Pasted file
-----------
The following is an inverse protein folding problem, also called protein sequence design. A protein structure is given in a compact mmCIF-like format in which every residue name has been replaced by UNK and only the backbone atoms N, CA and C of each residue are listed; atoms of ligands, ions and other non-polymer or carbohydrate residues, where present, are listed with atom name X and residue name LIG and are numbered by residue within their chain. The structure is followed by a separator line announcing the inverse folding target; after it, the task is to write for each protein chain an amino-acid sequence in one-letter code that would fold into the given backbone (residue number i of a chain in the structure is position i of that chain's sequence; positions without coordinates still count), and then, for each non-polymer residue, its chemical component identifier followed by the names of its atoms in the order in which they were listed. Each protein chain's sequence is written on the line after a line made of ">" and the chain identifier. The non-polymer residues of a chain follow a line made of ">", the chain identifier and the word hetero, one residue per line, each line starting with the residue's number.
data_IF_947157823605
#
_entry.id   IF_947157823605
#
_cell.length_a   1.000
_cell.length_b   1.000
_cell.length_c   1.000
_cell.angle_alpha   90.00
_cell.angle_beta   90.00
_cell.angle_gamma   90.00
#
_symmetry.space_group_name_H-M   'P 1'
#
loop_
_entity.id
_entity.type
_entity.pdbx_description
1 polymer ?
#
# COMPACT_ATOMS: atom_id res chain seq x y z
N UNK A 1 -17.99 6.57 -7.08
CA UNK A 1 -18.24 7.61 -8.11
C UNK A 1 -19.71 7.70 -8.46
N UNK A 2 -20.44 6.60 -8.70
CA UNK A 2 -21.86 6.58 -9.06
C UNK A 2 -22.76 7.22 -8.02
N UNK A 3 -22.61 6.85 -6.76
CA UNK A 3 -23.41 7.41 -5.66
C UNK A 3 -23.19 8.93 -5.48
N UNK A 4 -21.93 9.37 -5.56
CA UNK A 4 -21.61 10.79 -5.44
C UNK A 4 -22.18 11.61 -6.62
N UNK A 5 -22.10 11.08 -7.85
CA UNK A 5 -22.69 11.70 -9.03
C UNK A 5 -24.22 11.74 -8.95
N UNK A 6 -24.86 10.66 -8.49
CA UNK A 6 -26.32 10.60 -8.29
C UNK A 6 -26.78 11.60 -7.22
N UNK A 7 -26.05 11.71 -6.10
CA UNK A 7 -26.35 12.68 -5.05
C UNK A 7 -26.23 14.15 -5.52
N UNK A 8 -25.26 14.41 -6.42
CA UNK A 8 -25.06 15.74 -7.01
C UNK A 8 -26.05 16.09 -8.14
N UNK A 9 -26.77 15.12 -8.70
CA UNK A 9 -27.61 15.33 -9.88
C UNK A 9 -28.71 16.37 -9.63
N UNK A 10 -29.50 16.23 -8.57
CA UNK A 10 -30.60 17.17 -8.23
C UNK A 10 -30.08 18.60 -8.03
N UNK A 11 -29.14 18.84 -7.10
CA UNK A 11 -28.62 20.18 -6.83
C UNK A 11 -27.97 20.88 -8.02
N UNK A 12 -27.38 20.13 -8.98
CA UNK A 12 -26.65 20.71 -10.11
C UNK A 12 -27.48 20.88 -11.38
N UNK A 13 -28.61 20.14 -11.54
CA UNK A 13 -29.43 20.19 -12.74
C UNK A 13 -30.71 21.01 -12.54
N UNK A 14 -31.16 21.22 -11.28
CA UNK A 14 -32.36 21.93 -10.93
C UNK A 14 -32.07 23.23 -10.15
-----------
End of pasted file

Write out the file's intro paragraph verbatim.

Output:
The following is an inverse protein folding problem, also called protein sequence design. A protein structure is given in a compact mmCIF-like format in which every residue name has been replaced by UNK and only the backbone atoms N, CA and C of each residue are listed; atoms of ligands, ions and other non-polymer or carbohydrate residues, where present, are listed with atom name X and residue name LIG and are numbered by residue within their chain. The structure is followed by a separator line announcing the inverse folding target; after it, the task is to write for each protein chain an amino-acid sequence in one-letter code that would fold into the given backbone (residue number i of a chain in the structure is position i of that chain's sequence; positions without coordinates still count), and then, for each non-polymer residue, its chemical component identifier followed by the names of its atoms in the order in which they were listed. Each protein chain's sequence is written on the line after a line made of ">" and the chain identifier. The non-polymer residues of a chain follow a line made of ">", the chain identifier and the word hetero, one residue per line, each line starting with the residue's number.